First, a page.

An honest assessment of our past may emerge from this squalid affair
Sinn Fein is so adept, so surefooted in its communications and so effective in appropriating the language of the oppressed that even its most ardent opponents are struck by the efficiency of its messaging.
Discipline is tight, very tight. Everyone is on message.
The party understands the importance of unity and consistency. Every word matters.
Its mantra is that society needs to be built upon equality and respect. This is repeated on every conceivable occasion.
And, because these are principles that all of us share, these slogans have resonance: they seem just and universal, which of course they are.
Sinn Fein is the political manifestation of the republican movement, and the narrative is that violence was necessary in order to achieve equality and respect for an oppressed people, aspirations now pursued solely by political means.
And, it follows, equality and respect is what is being demanded as a pre-condition to getting back into government.
Yet when Barry McElduff posted his infamous video, at first Sinn Fein did nothing, then it suspended him for three months, which didn't seem an especially harsh penalty for an MP who does not take his seat. Finally, nine days after the original post, McElduff resigned.
In the meantime headlines were made across the world, undermining the party and exposing it to allegations of hypocrisy and cynicism.
One of the biggest mistakes that Sinn Fein made in handling the crisis was its false assumption that it could be turned into a "one day wonder" - that media coverage would be confined into a single day and normal service would swiftly resume.
This was not the case. The media, both print and broadcast has pursued this relentlessly. The press pack in full flow is a truly formidable force not to be underestimated.
There may be several reasons for the reaction in the media: the sheer inanity of the video itself, the fact the story broke at a quiet time, the international coverage which encouraged further probing, and the extraordinary public reaction.
And then there was the poignancy of the Miriam O'Callaghan interview with Alan Black and the fact that it was broadcast on RTE - this was the coup de grace.
A resurgent Sinn Fein leadership in the south, with its aspirations for government, could not suffer McElduff surviving as an MP after that. If any in the party thought the video funny when they first saw it, that moving interview will have wiped the smile off their faces.
How did this happen and why?
Only Barry McElduff knows what he meant by appearing in a supposedly comical video searching for bread in a shop with a Kingsmill loaf on his head.
It may, as he claims, have been a joke, and he might not have known about the significance of the day on which he posted it. But it was on the anniversary of the Kingsmills massacre and if he didn't know, he should have done.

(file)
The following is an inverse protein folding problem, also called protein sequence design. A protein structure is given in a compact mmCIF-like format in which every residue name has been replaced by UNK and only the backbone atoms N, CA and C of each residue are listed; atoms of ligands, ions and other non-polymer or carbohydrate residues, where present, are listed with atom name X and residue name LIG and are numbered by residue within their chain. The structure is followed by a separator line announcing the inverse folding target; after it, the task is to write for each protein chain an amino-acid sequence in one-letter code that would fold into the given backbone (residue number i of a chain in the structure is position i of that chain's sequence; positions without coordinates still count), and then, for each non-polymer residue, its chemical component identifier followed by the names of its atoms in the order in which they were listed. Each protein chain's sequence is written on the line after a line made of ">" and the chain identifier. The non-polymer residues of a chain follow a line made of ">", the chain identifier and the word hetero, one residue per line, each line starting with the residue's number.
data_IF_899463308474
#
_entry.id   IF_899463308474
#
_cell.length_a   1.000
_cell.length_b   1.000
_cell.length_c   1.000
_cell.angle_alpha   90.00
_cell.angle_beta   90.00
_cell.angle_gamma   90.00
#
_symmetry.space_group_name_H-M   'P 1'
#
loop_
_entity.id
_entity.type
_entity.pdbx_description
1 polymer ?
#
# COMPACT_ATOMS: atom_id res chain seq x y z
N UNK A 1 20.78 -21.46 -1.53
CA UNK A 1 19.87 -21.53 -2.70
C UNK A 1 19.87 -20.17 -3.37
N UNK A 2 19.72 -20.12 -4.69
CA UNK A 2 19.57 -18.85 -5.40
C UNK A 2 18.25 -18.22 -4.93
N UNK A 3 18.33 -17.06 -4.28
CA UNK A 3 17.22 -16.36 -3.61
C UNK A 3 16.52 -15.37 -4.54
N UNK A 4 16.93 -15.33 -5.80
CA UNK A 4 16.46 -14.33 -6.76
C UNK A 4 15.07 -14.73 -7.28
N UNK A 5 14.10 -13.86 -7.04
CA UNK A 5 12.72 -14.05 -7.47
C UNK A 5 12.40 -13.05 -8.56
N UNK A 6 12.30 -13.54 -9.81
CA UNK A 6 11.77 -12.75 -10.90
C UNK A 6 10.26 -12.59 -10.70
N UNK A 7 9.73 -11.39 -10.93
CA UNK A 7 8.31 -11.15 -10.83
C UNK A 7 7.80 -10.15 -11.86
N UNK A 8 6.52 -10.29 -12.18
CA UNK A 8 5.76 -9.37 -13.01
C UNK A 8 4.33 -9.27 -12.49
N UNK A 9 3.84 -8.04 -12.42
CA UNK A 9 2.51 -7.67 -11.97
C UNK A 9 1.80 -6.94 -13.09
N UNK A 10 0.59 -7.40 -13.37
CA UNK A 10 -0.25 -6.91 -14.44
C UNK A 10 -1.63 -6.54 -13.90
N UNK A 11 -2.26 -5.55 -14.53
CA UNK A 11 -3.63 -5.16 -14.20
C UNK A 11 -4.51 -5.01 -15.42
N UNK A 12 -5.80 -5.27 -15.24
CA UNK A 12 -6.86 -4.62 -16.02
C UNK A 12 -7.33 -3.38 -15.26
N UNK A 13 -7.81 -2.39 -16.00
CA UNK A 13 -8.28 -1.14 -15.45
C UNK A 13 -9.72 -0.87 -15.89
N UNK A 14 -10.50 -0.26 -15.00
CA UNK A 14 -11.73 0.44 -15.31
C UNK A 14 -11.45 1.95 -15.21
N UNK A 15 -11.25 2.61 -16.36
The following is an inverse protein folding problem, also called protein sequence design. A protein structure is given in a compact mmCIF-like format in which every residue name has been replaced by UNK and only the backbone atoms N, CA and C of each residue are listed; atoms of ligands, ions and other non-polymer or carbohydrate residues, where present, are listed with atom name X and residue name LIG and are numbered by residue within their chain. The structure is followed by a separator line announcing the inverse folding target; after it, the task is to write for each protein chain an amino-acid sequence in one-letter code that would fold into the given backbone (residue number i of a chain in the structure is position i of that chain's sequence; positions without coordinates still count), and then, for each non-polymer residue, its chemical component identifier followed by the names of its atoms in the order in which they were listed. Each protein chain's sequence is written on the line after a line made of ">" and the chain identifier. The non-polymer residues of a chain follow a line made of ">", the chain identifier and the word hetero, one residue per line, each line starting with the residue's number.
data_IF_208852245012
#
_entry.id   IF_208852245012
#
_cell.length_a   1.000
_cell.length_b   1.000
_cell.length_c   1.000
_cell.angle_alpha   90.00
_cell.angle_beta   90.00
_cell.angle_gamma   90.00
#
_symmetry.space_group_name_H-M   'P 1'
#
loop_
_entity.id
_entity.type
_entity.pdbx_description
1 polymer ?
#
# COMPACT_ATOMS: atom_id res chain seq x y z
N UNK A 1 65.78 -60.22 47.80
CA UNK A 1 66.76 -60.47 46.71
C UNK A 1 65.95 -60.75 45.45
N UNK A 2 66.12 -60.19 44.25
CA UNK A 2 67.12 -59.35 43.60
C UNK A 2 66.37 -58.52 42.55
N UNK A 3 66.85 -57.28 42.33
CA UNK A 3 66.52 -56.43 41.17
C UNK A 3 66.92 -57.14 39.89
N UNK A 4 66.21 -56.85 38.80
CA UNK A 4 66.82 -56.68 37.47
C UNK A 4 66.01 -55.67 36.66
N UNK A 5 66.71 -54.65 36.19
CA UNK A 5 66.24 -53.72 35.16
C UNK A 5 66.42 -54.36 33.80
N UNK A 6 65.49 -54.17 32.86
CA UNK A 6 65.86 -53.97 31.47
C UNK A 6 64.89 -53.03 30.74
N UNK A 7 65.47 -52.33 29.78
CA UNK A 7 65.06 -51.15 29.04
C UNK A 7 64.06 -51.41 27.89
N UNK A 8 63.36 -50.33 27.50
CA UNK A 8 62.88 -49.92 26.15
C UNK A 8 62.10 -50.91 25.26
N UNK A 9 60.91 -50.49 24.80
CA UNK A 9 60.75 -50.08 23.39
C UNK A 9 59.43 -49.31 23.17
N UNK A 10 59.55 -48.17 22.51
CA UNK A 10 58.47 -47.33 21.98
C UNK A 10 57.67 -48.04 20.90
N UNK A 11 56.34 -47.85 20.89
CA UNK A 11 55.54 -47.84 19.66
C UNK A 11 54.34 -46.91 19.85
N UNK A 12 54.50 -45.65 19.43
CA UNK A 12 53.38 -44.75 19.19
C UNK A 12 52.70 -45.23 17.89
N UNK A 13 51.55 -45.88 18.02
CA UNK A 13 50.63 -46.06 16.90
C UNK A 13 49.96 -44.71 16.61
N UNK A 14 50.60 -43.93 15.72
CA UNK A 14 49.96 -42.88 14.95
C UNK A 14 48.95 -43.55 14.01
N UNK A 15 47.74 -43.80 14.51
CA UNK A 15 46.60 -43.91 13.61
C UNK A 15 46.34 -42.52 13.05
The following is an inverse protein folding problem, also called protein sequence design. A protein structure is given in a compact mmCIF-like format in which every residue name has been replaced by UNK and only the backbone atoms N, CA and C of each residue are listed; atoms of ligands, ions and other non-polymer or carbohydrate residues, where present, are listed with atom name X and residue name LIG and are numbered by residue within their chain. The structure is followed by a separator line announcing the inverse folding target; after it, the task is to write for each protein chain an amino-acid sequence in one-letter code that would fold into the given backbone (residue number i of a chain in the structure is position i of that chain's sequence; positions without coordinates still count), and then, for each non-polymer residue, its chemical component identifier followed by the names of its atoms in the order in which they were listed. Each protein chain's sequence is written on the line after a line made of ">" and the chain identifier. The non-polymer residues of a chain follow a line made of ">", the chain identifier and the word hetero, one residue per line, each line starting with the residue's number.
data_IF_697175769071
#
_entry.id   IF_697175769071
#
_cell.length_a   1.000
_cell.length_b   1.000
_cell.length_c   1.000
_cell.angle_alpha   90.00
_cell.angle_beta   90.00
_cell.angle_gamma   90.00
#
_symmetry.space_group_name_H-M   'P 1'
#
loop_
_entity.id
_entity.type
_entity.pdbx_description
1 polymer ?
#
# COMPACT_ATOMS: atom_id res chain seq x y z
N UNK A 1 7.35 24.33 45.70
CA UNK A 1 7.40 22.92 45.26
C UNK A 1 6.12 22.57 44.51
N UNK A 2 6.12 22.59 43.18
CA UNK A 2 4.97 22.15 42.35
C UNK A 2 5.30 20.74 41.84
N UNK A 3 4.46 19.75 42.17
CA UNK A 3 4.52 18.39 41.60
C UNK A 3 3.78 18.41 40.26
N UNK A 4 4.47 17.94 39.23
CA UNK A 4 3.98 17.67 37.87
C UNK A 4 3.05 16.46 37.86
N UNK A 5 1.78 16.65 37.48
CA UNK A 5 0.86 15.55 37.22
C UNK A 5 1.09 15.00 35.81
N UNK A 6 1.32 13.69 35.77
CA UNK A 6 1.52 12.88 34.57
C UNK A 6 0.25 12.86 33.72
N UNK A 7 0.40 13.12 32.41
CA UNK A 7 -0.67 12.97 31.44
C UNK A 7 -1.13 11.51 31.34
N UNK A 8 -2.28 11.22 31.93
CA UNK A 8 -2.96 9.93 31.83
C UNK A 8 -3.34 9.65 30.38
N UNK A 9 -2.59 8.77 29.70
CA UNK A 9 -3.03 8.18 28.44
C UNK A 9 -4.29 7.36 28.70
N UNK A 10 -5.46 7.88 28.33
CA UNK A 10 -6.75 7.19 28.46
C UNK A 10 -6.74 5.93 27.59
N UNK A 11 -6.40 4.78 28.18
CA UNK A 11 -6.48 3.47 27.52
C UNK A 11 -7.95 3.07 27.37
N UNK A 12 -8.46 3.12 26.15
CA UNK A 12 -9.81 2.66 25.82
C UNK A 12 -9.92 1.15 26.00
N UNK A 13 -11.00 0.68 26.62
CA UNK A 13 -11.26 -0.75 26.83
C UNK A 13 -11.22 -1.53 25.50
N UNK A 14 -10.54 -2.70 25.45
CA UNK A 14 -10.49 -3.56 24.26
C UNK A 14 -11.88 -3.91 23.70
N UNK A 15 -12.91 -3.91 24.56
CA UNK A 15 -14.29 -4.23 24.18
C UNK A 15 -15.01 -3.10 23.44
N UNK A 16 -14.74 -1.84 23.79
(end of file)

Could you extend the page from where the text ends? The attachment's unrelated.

If he wasn't gloating over a vile atrocity, he was proving himself to be an idiot. An off-message idiot.
What made the situation even worse was that this was no ordinary IRA attack. It was a blatantly sectarian massacre, carried out under the nom de guerre the Republican Action Force: the IRA did not claim it and has not done so to this day.
The attack was seen at the time as a republican response to the loyalist killings of six Catholics in the Reavey and O'Dowd families the day before.
Presumably there were those in the IRA's support base who welcomed it back then. 'Take one of ours and we'll take more of yours.'
It reminds us of just how squalid and sickening the conflict was at its height. There was no respect shown to victims and the only equality in sectarian slaughter is that of the grief suffered by survivors and the bereaved.
McElduff's resignation will prompt a by-election. Sinn Fein will win it. Anyone who thinks otherwise does not understand politics in this part of the world.
Yet the incident has dented the Sinn Fein narrative, especially the bit that asserts that republicans "don't have a sectarian bone" in their bodies. Perhaps this is a good thing. If a more open and honest assessment of the past, one in which all sides committed unspeakable acts, were to emerge from this, we might be able to progress to a shared idea of what "equality and respect" means.
And at least this depressing episode has led to two encouraging developments. The first was Sinn Fein's John O'Dowd, who lost family members the day before Kingsmill, describing the murders as shameful and purely sectarian.
The second was the searingly moving interview given by Kingsmill survivor Alan Black.
Mr Black's unwavering account to RTE of what happened on that day, of him lying on the roadside alongside his dead workmates and of his apprentice calling for his mother before being shot in the face, serves to remind us of the darkest of days.
He also described a member of the Reavey family calling at his home with Christmas presents.
Two families united in grief. There was dignity in that gesture, and respect.
Nick Garbutt runs Nick Garbutt PR